Like many presidents, Barack Obama has seen highs and lows over the course of his time in office when it comes to how well Americans think he is doing his job. In the afterglow of his election in 2008, his first rating started at what still stands as a high—64%. And, after what was sometimes referred to as a “second-term curse” year in 2013, he hit his low last November at 41%.
When Obama takes the rostrum Tuesday night for his fifth State of the Union, he will be speaking at a time when his current approval rating stands at 43%.
Last year was the only time just before a State of the Union that more than half the public gave Obama positive marks for the job he was doing, when 52% approved. Obama was riding the wave of his successful re-election campaign, which put him in a stronger position with the public than he was during much of his first term. He was also helped by the relative poor standing of the Republicans, whose favorable ratings had dropped significantly over the previous months.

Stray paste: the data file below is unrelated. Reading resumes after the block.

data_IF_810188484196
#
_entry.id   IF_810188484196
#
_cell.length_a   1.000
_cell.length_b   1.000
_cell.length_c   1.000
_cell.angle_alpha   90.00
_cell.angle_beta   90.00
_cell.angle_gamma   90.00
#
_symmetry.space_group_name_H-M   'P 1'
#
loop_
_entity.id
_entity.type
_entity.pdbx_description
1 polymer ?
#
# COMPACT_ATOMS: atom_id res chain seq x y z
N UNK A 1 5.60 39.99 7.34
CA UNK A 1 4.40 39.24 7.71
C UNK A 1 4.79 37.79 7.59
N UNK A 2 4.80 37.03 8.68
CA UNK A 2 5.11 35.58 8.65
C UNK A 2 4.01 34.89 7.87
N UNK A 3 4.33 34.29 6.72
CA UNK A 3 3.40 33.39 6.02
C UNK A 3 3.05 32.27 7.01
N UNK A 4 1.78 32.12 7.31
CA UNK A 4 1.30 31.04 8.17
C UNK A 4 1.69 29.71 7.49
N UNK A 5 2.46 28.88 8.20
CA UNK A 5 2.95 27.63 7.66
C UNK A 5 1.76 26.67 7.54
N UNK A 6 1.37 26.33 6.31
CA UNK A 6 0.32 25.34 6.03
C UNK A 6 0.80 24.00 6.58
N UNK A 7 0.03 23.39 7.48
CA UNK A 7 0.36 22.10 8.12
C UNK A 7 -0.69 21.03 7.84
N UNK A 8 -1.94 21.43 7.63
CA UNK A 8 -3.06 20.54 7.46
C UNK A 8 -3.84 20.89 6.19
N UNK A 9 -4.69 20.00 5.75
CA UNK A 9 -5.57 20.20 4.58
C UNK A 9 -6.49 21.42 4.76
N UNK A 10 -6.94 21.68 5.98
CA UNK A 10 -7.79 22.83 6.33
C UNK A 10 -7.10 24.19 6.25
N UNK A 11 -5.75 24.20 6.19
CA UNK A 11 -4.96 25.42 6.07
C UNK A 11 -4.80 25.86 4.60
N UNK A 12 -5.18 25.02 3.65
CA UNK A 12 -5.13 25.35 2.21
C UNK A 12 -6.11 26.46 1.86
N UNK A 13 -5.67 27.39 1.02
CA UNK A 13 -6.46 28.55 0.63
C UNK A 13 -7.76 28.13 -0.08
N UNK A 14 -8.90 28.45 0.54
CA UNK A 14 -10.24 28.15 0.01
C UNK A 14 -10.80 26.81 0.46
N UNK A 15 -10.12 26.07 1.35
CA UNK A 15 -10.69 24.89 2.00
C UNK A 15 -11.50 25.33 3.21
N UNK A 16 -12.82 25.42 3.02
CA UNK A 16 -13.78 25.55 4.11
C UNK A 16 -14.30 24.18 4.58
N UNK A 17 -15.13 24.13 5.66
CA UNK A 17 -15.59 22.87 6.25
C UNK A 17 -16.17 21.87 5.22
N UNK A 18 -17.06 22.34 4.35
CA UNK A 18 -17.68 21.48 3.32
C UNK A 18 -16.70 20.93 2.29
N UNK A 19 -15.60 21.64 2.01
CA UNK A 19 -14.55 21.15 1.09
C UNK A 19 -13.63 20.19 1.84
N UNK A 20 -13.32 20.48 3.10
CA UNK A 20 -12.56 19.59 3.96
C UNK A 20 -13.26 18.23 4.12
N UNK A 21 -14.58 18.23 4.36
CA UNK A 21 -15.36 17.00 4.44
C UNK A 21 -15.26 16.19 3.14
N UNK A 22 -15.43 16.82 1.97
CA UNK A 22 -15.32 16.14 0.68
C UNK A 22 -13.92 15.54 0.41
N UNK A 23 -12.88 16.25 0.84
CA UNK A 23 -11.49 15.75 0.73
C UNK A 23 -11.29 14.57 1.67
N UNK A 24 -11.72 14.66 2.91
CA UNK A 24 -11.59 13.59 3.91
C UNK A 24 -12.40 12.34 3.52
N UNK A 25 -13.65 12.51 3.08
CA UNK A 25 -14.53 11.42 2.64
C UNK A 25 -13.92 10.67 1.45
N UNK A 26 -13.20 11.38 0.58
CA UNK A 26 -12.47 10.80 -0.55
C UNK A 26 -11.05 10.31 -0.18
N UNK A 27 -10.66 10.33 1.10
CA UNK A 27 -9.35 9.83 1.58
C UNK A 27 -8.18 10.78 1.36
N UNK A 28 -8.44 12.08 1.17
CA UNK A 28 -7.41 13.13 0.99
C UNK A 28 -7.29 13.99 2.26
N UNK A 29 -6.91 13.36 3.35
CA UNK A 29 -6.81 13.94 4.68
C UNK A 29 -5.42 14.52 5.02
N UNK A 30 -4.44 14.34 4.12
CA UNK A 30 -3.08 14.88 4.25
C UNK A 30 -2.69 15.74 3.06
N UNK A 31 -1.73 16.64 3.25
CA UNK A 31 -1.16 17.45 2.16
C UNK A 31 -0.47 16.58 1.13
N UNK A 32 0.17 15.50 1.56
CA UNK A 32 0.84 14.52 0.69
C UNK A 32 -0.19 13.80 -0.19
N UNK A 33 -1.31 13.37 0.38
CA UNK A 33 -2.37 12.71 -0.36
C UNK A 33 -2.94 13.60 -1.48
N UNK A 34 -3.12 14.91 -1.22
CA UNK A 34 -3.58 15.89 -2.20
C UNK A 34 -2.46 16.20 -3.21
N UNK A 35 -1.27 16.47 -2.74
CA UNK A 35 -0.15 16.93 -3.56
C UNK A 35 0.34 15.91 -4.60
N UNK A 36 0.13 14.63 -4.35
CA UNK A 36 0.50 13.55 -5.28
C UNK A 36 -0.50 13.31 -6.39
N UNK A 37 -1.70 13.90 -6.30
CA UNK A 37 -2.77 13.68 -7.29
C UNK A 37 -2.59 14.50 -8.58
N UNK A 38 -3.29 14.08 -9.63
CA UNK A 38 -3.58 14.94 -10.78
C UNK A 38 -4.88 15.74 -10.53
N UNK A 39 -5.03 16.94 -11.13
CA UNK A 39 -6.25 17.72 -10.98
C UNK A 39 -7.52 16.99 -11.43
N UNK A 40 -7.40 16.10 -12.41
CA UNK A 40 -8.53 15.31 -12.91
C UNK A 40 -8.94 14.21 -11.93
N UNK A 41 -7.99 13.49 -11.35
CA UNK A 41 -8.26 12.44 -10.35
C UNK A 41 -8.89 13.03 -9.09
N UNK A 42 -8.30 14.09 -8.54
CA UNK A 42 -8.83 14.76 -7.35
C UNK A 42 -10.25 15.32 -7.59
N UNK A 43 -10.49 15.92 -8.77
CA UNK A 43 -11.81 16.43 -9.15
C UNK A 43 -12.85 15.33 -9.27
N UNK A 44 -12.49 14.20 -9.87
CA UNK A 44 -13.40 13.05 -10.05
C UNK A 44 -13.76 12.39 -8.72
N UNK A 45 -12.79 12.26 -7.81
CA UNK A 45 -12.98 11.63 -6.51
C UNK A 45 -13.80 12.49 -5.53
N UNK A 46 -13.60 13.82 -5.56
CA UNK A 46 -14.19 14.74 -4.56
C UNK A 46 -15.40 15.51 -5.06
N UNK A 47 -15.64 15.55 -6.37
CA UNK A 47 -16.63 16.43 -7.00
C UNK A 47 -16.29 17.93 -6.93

While Obama suffered a difficult year after his re-election victory, his second-term woes are far less than that of his predecessor, George W. Bush, when measured by approval ratings at the beginning of the year.
During his first term, Bush’s approval rating stood at 56% or higher before each of his State of the Union addresses, including a sky-high 80% in Jan. 2002 when he was still benefiting from the high marks Americans gave him for his handling of the aftermath of the 9/11 terrorist attacks.
But as the Iraq and Afghanistan conflicts began to take their toll in his second term, followed by economic woes, Bush’s ratings nosedived. Bush’s approval stood at 50% before the first State of the Union of his second term (having said after his re-election, “I’ve earned capital in this election—and I’m going to spend it for what I told the people I’d spend it on.”) But his approval dropped into the 30s in advance of every State of the Union after that, settling at a low of 31% before his final address in 2008.